• Several of these are affiliated with the Church of England or the Roman Catholic Church.
  • There are eight state maintained secondary schools in Reading, including two grammar schools, a girls-only school and a Catholic school.
  • There are seven independent schools to choose from, including the Abbey School and the Reading Blue Coat School.
  • Reading University falls within the top 1% of the world’s universities and has a good reputation for biomedical and pharmaceutical sciences, with a research income of over £50 million per annum.
Relocating to Reading

As one of the south east’s busiest commercial hubs, Reading is attracting an increasing number of blue chip corporations to set up offices either in the town centre or the surrounding business parks. The area has seen an influx of expat relocates, not least because it offers an excellent balance for work/family life. Excellent travel connections, good shopping, green spaces and sporting facilities, cultural events, a wide choice of schools and a good variety of property and lifestyles mean there’s something for everyone. And as well as the town itself, there are plenty of pretty country villages roundabout to choose from.

But where to start? If you don’t know the area, there are a lot of factors to take into consideration when looking for a property, and access to someone with good knowledge of the local rental market is virtually essential. Add to that further considerations such as convenience for work, access to suitable schools, transport links for trips back home… This is when employing the services of a relocation agent can really help.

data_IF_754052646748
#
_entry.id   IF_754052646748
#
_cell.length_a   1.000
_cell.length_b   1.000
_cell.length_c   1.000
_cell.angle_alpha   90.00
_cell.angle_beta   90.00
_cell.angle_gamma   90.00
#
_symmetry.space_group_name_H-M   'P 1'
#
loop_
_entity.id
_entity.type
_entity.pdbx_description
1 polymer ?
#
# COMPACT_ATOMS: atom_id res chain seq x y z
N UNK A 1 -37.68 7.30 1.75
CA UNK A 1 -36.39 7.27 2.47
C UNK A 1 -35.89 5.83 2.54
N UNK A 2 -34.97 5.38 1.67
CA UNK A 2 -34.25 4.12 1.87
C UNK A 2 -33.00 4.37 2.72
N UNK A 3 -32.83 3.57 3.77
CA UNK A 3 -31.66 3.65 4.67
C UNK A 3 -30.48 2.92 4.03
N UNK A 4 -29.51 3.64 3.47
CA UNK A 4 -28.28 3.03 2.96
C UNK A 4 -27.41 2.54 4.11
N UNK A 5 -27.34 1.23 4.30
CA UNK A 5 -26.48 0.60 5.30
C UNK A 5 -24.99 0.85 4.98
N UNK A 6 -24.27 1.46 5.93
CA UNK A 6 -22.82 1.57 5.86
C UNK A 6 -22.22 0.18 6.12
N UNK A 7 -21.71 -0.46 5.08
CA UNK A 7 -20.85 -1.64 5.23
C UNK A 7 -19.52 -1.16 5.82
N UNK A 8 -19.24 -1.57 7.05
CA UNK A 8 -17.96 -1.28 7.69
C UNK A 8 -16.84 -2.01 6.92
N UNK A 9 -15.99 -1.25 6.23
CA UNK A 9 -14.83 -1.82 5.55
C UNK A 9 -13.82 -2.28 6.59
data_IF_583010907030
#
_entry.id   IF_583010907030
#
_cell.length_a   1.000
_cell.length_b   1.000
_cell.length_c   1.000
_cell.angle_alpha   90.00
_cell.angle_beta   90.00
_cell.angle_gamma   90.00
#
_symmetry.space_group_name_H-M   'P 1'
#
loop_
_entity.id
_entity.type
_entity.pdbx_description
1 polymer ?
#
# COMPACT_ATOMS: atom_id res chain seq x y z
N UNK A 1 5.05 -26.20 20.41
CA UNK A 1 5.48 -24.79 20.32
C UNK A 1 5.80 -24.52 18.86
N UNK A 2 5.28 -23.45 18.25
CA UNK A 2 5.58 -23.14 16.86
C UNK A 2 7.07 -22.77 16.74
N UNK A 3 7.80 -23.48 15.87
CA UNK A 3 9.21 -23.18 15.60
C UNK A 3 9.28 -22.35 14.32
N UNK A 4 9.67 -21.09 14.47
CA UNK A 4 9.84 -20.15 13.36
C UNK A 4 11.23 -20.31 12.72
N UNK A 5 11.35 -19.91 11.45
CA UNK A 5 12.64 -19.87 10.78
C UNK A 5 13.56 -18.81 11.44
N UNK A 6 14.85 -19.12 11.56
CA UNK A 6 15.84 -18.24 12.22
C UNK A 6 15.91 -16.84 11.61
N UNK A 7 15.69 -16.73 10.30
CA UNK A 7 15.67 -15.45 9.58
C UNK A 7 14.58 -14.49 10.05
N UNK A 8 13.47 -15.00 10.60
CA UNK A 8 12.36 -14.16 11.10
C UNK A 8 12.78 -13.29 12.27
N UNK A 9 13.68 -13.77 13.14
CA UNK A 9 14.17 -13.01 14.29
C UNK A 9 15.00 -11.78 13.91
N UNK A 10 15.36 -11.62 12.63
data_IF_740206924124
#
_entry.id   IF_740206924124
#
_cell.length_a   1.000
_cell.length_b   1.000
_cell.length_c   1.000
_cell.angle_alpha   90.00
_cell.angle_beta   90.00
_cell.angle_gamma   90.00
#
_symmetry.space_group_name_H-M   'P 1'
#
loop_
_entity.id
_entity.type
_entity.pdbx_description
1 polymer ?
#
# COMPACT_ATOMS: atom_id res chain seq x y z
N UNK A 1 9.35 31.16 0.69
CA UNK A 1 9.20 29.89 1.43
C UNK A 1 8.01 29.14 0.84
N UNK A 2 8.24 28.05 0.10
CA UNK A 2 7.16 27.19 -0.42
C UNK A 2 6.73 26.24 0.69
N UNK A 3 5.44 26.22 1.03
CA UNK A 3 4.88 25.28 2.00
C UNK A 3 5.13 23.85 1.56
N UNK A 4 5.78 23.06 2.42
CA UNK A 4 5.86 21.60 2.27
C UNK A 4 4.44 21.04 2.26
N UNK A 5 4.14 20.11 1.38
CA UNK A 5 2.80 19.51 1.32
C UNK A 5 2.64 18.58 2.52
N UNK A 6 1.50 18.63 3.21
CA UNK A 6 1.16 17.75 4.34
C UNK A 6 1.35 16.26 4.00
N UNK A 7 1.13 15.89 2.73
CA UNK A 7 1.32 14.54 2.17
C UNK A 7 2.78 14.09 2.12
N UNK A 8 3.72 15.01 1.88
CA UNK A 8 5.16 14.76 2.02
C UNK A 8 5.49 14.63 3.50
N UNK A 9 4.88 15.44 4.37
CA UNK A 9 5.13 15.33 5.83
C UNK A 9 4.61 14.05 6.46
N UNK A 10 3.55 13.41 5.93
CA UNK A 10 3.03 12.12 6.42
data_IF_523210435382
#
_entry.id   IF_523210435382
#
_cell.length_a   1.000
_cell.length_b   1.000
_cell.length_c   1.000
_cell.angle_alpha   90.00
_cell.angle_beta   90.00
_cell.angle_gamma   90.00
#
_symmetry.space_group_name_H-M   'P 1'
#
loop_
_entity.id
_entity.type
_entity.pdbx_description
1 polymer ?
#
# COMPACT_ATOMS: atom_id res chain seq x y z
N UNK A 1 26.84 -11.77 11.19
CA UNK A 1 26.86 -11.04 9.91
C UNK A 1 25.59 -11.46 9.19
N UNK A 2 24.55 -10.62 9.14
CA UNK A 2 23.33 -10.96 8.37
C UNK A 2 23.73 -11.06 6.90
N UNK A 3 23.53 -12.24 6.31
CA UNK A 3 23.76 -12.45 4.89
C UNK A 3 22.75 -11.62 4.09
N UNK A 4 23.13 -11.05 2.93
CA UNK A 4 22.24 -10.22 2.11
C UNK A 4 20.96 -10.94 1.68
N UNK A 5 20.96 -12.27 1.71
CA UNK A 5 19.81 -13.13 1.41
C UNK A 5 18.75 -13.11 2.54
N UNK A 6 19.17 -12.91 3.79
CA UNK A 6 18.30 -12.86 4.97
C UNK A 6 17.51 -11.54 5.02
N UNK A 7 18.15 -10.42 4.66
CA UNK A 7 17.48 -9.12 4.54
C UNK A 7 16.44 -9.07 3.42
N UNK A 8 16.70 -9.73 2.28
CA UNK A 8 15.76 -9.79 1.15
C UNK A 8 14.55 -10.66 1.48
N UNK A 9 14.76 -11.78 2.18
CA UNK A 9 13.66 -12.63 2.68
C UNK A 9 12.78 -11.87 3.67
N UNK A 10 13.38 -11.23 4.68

At Saunders 1865, our teams of experts combine local knowledge with first-hand experience to pinpoint the right area and the right property that will tick all your boxes. We know London property inside out, we know how much you should expect to pay and the advantages and disadvantages of choosing different areas. We can bring expertise to all these factors and help to arrange smooth, efficient and stress-free relocations – here or to other parts of London and the UK. Our services include home finding assistance, school finding, lease negotiations, temporary accommodation, move management and immigration assistance. Don’t hesitate to contact us to find out how we can help you.

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Family friendly
Great Transport
Green space

Reading is an area that has seen an influx of expats, not least because it offers excellent work life balance. This location offers excellent travel connections, good shopping, plenty of green spaces and sporting facilities, cultural events, a wide choice of schools, and a wide variety of great homes.

Average Monthly Rent - Reading
1 Bedroom £805
2 Bedrooms £1,100
3 Bedrooms £1,303
4 Bedrooms £1,762
5 Bedrooms £2,237